Stellantis, one of the world's leading car manufacturers, is setting its sights on crafting lighter electric vehicle (EV) batteries to significantly enhance sustainability. The company's Chief Technology Officer, Ned Curic, emphasized the urgency of this endeavor during the inauguration of Stellantis' Battery Technology Center in Turin, Italy.
Curic expressed concerns about the weight of current EV batteries, stating that they are “just too heavy” and render vehicles “not compatible” with sustainability objectives. To address this issue, he outlined an ambitious goal for his team, aiming to achieve a 50% reduction in battery weight by 2030.
However, Curic admitted that the path to achieving this goal remains uncertain, asserting, “We will have to think about completely new materials, new chemistry, [and a] new way of replacing this heavy, heavy, heavy materials to something much lighter.”
Stellantis, the third-largest car manufacturer globally, which boasts well-known brands such as Fiat, Peugeot, and Jeep, has already invested €40 million (approximately $43 million) in its Turin Battery Technology Center. This facility will be dedicated to in-house testing and the development of EV battery packs for the group's future vehicles. Additionally, a similar facility is under construction in Windsor, Canada, focusing on North American operations.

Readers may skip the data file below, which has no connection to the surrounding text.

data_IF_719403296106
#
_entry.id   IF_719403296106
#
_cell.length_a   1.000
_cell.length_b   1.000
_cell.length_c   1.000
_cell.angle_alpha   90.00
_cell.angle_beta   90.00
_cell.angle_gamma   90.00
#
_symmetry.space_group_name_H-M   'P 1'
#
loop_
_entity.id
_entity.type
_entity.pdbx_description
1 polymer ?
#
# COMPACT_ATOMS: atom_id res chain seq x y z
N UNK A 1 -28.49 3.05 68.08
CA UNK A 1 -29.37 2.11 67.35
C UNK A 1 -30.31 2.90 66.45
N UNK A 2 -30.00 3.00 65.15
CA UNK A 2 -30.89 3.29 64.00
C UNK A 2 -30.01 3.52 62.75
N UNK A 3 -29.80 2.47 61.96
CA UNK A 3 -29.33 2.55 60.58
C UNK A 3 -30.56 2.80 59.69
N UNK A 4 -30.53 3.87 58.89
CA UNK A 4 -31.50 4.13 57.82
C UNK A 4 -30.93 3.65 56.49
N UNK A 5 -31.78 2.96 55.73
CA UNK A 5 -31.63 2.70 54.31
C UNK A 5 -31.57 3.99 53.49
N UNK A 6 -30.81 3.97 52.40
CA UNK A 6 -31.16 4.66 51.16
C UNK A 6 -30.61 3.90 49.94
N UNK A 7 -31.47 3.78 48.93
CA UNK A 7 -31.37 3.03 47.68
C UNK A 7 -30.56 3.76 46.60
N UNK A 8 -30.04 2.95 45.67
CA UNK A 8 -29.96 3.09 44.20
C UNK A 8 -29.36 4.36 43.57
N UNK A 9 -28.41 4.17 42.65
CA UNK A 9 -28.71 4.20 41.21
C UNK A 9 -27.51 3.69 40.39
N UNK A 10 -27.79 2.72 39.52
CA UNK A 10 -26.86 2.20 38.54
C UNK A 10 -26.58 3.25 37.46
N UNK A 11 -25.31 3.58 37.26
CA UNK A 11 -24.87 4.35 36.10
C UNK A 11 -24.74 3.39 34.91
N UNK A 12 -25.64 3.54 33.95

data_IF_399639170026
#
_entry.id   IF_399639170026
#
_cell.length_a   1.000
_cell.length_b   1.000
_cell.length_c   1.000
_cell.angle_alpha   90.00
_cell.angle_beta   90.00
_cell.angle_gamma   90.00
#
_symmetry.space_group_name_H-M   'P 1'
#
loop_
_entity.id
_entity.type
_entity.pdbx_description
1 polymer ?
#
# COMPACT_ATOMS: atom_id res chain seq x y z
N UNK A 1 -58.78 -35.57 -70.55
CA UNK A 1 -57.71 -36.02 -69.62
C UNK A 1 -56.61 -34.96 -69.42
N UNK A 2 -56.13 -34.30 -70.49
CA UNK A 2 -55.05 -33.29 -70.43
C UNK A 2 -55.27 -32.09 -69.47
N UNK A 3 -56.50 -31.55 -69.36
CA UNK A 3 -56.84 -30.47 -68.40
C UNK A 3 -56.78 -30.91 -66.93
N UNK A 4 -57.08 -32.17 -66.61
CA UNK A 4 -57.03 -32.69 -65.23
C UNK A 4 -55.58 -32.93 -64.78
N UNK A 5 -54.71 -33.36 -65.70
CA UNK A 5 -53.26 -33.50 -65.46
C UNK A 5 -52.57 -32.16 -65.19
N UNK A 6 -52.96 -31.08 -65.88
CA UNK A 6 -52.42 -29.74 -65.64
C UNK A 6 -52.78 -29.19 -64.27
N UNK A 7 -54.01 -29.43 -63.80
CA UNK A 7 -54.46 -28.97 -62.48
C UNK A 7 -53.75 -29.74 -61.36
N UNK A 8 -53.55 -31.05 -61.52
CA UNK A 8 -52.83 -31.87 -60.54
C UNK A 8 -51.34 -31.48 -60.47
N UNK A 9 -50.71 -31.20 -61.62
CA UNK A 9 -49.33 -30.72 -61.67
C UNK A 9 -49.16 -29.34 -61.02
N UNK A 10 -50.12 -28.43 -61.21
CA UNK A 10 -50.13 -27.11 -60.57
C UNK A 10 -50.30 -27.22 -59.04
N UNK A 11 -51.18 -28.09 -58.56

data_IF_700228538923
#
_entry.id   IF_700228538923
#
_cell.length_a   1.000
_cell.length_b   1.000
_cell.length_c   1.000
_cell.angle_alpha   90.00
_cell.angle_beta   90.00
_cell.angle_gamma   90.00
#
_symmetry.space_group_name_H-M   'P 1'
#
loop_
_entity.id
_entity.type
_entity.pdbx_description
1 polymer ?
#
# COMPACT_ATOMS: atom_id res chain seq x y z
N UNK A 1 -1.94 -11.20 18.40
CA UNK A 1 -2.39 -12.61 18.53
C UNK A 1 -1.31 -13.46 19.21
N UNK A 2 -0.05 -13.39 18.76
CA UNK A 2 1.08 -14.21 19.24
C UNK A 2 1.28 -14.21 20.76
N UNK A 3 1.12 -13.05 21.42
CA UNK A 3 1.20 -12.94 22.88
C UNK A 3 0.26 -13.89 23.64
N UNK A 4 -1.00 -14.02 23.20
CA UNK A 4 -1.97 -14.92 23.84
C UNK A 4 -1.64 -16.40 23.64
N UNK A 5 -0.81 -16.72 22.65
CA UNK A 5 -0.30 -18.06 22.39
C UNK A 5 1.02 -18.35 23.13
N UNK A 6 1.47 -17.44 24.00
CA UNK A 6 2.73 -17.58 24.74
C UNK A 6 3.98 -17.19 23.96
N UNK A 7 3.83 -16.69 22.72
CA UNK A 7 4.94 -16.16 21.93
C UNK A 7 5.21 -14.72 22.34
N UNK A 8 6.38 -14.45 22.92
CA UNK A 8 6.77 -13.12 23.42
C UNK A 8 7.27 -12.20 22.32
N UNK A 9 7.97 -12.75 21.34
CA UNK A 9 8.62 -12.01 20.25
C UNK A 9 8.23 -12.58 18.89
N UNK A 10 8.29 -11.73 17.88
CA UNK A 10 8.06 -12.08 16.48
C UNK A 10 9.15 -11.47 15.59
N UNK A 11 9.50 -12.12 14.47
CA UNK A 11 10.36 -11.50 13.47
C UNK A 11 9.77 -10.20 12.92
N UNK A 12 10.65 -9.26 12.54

During the presentation, Curic teased an upcoming Stellantis vehicle, describing it as “very affordable.” However, he refrained from disclosing specific pricing details, emphasizing the company's commitment to making EVs accessible to a wide range of consumers.
Curic underscored the importance of transitioning from carbon-based energy to electric vehicle systems, citing the potential for a more sustainable future. Stellantis continues to make strides in battery technology and affordability, further contributing to the evolution of the automotive industry.